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March20 podcast Dr Hazen
anti-TMA pill in a year or 2 ? (scroll 12 mins)

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MEBO Karen
at UK Findacure conf 2020

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MEBO Map Testing & Meetups

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MEBO - UBIOME study 2018



MEBO Gut Microbiome Study
"Microbial Basis of Systemic Malodor and PATM Conditions (PATM)"
Funded by uBiome Research Grant

"Microbial Basis of Systemic Malodor and PATM Conditions (PATM)"

Dynamics of the Gut Microbiota in
Idiopathic Malodor Production

Started May 2018 - Ongoing

Current people sent kits : 100/100
3 kits per person


Participation info : LINK English

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BO Sufferers Podcasts



TMAU Petition world
TMAU UK end total:262
TMAU UK ends 23/01/20
TMAU Petition USA end total 204
USA : Moveon open
TMAU (Dominican)
Metabolomic Profiling Study

Start : Aug 2016
Stage 1 : 27 Canadian volunteers to test
Latest click here (26 oct) :
17 samples returned

Note : Stage 1 is Canada only.
Return cut-off date : passed
Analysis can take 6/8 weeks
Analysis start in/before Nov
MEBO Research is a
NORD Member Organization
See RareConnect TMAU

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Denver TMAU Test Lab survey click here
click to Read more/less

USA survey for anyone who wants to improve Denver TMAU test

begun : Dec22
end : no ending for now

A trainee genetic counselor is working at the Denver TMAU test lab. Probably as part of her training. As a project she wishes feedback on any aspect of the Denver TMAU test and process. You can fill in the survey and/or email her (email address is in survey). It's meant for USA people, but perhaps others can give their view too (as we have so few opportunities).

quote from her rareconnect post

"Hello all! I wanted to make you aware of a research study being conducted to better understand the experience and needs of individuals with trimethylaminuria with a goal of being able to create improved patient and healthcare provider education materials. Any participation is completely voluntary and all responses remain confidential. Feel free to use the contact information within the link with any questions or share the survey with others with TMAU."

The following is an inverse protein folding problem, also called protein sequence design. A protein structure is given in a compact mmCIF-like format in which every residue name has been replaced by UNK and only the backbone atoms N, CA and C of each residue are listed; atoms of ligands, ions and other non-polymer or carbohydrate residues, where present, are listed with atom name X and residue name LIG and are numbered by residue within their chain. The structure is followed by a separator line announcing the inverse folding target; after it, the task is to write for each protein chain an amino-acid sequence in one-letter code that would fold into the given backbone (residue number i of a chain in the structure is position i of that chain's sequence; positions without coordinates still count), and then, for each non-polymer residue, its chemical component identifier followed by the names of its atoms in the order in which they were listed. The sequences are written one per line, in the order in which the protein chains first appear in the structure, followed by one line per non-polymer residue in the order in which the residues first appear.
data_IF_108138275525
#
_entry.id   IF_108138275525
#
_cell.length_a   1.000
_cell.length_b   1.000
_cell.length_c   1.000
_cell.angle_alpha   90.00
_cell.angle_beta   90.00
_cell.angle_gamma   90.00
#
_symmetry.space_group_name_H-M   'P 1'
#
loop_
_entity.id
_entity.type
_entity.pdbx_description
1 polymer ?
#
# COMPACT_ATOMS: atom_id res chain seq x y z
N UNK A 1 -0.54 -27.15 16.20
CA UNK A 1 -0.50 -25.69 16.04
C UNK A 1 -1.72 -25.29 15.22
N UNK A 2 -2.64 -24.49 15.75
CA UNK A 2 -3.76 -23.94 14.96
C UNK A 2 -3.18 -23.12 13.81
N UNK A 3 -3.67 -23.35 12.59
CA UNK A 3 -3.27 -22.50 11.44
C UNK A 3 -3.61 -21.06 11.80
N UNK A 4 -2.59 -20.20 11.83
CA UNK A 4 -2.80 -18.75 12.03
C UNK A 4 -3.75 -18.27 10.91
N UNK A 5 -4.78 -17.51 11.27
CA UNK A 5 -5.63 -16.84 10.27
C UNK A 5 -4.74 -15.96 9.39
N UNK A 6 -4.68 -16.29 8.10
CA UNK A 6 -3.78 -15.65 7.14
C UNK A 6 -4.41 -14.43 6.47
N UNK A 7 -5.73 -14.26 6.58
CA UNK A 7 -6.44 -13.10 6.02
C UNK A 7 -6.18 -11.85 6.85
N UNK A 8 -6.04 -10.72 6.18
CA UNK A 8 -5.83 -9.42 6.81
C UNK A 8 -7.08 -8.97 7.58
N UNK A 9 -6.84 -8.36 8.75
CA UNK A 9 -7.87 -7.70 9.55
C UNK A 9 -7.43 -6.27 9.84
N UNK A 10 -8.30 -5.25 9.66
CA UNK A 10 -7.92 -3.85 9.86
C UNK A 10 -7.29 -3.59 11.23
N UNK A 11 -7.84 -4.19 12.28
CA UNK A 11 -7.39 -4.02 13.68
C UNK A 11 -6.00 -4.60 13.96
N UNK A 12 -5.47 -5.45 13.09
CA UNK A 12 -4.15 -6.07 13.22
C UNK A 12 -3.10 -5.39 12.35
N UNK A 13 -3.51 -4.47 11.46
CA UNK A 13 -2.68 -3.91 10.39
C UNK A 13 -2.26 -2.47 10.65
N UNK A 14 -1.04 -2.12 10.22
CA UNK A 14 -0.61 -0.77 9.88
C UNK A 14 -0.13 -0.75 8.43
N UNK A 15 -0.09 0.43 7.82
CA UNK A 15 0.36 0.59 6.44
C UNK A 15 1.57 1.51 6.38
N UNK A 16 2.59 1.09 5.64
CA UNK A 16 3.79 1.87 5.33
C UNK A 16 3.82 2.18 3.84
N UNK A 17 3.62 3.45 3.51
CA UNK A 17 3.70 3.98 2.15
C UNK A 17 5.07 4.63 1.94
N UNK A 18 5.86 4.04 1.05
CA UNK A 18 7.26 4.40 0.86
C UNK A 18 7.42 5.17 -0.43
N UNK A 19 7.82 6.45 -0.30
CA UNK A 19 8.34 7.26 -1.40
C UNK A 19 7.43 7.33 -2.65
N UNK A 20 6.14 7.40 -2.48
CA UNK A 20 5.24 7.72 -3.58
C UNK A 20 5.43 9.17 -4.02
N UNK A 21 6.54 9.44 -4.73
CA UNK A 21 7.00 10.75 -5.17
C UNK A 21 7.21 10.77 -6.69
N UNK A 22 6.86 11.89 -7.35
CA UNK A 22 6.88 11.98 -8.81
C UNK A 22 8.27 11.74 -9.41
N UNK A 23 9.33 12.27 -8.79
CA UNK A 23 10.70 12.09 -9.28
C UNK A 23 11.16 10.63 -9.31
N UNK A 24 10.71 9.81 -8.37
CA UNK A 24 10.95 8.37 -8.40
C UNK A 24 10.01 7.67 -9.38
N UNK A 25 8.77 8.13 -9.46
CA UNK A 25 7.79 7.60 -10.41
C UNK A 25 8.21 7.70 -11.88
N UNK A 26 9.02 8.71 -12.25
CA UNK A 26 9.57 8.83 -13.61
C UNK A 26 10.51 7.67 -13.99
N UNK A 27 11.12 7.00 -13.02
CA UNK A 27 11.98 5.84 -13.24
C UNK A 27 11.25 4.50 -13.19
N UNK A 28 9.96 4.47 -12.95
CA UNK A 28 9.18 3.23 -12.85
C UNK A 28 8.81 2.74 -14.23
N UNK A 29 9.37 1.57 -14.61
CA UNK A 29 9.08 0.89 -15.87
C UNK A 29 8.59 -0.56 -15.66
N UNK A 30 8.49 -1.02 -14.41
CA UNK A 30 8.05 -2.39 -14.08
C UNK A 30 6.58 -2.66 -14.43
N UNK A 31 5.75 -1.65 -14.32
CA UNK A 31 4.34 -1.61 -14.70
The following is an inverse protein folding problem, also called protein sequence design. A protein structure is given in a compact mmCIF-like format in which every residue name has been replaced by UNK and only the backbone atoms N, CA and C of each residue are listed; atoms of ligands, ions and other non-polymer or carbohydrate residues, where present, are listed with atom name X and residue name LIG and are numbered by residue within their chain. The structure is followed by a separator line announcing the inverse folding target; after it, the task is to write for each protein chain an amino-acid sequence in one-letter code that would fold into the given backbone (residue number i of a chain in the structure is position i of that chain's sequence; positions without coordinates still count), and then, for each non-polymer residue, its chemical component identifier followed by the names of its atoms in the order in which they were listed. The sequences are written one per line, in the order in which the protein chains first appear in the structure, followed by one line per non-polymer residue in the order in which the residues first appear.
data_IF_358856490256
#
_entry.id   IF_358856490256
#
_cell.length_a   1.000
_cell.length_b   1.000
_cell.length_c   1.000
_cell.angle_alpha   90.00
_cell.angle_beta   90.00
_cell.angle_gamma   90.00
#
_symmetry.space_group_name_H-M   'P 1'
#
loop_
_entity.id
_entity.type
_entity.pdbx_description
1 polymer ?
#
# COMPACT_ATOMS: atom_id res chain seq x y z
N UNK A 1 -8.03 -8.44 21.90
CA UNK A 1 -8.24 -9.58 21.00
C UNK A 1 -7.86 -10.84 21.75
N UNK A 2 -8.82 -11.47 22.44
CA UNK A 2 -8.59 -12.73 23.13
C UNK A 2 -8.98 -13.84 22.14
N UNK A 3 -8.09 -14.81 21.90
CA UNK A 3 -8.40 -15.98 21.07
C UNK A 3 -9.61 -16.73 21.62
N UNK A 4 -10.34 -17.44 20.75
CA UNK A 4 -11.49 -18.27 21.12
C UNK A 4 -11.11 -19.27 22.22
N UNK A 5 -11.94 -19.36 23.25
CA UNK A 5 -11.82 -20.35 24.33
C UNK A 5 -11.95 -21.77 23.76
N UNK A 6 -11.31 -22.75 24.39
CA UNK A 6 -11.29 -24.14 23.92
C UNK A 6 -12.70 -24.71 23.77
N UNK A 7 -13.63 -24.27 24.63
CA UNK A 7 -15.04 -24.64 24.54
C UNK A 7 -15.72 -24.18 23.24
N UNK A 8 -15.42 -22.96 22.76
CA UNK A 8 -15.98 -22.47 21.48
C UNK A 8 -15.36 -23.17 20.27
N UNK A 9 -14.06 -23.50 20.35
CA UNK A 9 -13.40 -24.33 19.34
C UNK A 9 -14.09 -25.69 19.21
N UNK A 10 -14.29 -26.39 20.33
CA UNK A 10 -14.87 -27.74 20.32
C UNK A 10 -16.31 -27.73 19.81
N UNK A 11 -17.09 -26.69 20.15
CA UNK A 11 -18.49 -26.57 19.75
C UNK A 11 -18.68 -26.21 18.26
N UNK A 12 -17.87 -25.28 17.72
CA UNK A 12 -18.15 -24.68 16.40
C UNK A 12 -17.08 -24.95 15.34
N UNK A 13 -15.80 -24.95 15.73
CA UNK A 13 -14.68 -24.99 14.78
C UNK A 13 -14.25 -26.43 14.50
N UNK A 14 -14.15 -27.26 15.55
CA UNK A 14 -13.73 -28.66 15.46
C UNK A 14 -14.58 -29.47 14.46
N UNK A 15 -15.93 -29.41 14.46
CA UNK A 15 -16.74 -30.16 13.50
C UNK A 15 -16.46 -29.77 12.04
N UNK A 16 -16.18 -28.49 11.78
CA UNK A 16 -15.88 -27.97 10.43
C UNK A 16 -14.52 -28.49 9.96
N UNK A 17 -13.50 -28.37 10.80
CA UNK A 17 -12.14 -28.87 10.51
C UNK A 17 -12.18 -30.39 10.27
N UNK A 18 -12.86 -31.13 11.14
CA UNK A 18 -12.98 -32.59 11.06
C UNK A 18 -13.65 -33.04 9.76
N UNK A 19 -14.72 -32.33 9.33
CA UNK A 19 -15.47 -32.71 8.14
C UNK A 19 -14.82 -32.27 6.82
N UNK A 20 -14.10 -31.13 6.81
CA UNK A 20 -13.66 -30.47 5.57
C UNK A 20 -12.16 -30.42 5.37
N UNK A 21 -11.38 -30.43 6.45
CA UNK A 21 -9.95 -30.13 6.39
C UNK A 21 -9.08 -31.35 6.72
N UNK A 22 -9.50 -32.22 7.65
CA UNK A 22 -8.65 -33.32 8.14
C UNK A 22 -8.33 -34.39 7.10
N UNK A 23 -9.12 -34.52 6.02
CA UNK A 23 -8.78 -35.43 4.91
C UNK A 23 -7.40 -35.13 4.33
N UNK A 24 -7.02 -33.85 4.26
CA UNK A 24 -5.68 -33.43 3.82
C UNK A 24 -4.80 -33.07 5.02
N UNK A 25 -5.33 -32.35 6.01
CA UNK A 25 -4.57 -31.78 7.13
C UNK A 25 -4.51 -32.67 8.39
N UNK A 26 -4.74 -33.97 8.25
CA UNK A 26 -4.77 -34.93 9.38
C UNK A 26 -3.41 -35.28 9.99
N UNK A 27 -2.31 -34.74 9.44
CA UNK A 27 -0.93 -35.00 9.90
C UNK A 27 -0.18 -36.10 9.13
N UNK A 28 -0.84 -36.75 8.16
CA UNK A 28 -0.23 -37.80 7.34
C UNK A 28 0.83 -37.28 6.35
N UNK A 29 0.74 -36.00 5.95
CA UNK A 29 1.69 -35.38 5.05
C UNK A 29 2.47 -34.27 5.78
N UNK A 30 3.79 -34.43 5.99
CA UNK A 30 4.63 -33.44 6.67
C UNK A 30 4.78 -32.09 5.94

see this post for more details

Thursday, February 10, 2011

New review of FAD-dependent enzymes including FMO3

Readers will know that published TMAU papers are very rare but it seems there is slightly more interest in the enzyme that causes genetic TMAU, that is enzyme FMO3. FMO3 is probably involved in many drug metabolizing processes, but currently seems to be overlooked by the pharma industry. This new review is written by a researcher at a smaller pharma company based in Belgium. Only the abstract is free to view. FMO3 is dependent on flavin adenine dinucleotide (FAD), which it gets from modifying riboflavin (vitamin B2). This is why taking B2 is sometimes suggested for those with genetic TMAU to see if it can stimulate any residual FMO3. Whether it is effective in any cases or at all is not known.

There are quite a few FAD dependent enzymes that oxidize compounds, which this article elaborates on. Most of these articles are greatly involved in detoxifying or activating compounds in the body and are especially present in the liver. The group of CYP enzymes (which are not FAD dependent, and depend on a niacin derivative)are usually regarded the important toxin/activation oxidizing 'players', so it is nice to see FMO3 get a mention.

Ann Pharm Fr. 2011
FAD-dependent enzymes involved in the metabolic oxidation of xenobiotics.
Strolin Benedetti M.

UCB Pharma SA, 420, rue d'Estienne-d'Orves, 92705 Colombes, France.

Although the majority of oxidative metabolic reactions are mediated by the CYP superfamily of enzymes, non-CYP-mediated oxidative reactions can play an important role in the metabolism of xenobiotics. Among the major oxidative enzymes, other than CYPs, involved in the oxidative metabolism of drugs and other xenobiotics, the flavin-containing monooxygenases (FMOs), the molybdenum hydroxylases [aldehyde oxidase (AO) and xanthine oxidase (XO)] and the FAD-dependent amine oxidases [monoamine oxidases (MAOs) and polyamine oxidases (PAOs)] are discussed in this minireview. In a similar manner to CYPs, these oxidative enzymes can also produce therapeutically active metabolites and reactive/toxic metabolites, modulate the efficacy of therapeutically active drugs or contribute to detoxification. Many of them have been shown to be important in endobiotic metabolism (e.g. XO, MAOs), and, consequently, interactions between drugs and endogenous compounds might occur when they are involved in drug metabolism. In general, most non-CYP oxidative enzymes (e.g. FMOs, MAOs) appear to be noninducible or much less inducible than the CYP system. Some of these oxidative enzymes exhibit polymorphic expression, as do some CYPs (e.g. FMO3). It is possible that the contribution of non-CYP oxidative enzymes to the overall metabolism of xenobiotics is underestimated, as most investigations of drug metabolism have been performed using experimental conditions optimised for CYP activity, although in some cases the involvement of non-CYP oxidative enzymes in xenobiotic metabolism has been inferred from not sufficient experimental evidence.

Abstract on Pubmed


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